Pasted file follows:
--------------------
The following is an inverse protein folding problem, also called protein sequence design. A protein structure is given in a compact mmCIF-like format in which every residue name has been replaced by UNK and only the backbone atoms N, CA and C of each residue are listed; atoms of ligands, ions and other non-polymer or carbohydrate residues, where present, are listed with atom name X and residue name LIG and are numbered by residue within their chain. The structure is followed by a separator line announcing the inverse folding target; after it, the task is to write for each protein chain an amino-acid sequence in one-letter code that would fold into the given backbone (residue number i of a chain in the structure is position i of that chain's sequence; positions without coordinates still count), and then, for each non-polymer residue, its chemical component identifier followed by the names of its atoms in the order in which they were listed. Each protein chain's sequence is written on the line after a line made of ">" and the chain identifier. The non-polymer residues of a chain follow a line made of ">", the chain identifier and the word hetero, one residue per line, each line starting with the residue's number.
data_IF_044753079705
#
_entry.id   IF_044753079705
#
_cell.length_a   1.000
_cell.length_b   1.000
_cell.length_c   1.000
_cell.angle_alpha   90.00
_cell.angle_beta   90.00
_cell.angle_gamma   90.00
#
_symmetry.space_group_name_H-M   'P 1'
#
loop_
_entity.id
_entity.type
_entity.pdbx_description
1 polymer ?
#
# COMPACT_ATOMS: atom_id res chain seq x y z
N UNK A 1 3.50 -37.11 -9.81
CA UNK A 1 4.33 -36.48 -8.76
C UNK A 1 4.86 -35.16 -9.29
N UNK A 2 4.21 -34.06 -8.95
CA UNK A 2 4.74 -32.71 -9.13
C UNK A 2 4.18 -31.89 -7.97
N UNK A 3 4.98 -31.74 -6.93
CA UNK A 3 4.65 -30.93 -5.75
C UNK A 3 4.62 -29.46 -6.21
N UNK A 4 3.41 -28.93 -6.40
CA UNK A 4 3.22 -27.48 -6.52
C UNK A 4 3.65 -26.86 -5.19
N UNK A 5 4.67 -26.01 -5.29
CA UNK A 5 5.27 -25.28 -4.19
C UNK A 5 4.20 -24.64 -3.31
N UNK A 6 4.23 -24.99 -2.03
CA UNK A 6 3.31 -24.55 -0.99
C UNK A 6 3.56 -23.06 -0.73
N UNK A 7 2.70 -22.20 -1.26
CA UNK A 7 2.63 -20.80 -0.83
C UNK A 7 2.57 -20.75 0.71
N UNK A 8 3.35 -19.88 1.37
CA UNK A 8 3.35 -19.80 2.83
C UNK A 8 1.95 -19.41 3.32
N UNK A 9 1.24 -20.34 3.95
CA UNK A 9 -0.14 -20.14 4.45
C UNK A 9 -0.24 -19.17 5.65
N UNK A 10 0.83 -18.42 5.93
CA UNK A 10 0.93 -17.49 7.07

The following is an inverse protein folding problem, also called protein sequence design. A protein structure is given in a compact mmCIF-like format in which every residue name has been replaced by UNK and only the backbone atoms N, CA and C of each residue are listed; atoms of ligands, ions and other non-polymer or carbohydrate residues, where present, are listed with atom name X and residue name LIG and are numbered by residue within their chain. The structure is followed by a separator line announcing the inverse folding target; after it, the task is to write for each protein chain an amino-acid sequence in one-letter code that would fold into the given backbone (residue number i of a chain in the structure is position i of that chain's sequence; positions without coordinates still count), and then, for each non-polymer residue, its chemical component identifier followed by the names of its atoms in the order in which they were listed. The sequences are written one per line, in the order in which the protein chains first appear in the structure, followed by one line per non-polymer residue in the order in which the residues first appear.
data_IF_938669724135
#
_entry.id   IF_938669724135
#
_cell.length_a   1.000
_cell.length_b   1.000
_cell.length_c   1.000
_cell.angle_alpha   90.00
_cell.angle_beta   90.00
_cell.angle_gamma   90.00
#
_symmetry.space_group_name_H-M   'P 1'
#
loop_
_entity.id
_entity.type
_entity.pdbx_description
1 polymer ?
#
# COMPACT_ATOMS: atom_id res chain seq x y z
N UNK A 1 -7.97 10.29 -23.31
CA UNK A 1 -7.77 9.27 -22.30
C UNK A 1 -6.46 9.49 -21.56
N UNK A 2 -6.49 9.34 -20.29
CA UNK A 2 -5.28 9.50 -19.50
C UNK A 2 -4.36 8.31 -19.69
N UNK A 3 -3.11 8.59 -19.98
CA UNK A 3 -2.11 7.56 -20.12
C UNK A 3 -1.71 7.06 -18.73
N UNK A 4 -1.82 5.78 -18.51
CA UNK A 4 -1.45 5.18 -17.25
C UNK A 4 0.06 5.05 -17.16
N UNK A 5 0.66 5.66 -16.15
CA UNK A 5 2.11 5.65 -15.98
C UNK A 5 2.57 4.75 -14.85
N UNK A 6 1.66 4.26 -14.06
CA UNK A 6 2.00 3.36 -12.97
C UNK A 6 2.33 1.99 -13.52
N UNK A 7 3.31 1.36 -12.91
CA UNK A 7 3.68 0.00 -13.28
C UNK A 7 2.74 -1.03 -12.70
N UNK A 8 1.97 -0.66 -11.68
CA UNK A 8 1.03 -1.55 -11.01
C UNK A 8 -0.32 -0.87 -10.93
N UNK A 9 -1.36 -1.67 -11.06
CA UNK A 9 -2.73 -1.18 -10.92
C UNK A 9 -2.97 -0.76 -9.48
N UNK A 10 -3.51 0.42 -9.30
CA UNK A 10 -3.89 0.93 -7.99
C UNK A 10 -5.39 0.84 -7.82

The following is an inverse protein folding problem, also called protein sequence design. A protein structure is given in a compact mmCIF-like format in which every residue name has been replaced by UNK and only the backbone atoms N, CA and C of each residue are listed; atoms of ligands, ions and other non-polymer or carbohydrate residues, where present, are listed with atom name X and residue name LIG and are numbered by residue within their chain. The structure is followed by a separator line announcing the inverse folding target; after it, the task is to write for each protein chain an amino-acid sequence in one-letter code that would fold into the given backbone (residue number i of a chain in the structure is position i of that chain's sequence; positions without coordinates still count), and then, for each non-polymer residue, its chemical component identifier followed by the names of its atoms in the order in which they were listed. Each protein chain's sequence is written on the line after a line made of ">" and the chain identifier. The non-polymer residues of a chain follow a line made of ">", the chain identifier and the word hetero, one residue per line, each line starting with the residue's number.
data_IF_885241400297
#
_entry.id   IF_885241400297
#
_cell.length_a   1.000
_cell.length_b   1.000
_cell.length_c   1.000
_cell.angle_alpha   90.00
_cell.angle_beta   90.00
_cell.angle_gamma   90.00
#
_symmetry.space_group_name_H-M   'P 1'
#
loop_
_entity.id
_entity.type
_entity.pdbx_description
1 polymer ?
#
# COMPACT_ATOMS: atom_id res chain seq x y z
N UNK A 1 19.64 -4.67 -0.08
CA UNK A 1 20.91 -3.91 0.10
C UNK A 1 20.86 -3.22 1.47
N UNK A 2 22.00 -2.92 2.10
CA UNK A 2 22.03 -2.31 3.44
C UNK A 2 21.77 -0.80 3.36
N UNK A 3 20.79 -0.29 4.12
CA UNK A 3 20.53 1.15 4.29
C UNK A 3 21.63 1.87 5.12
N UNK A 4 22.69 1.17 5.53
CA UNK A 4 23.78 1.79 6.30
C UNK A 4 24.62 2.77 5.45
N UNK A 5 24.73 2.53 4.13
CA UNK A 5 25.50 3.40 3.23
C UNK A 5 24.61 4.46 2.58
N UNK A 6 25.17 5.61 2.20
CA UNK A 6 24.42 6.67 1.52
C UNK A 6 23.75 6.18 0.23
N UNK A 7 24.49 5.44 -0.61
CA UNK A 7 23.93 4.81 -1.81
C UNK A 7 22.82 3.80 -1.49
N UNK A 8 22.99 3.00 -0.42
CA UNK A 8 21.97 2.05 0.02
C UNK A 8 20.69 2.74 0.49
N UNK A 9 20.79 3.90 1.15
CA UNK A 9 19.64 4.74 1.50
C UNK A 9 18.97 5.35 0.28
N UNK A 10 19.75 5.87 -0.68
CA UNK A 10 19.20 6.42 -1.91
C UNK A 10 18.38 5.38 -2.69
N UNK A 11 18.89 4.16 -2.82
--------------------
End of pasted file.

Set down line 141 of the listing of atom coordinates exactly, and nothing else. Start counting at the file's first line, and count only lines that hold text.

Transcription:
N UNK A 7 24.49 5.44 -0.61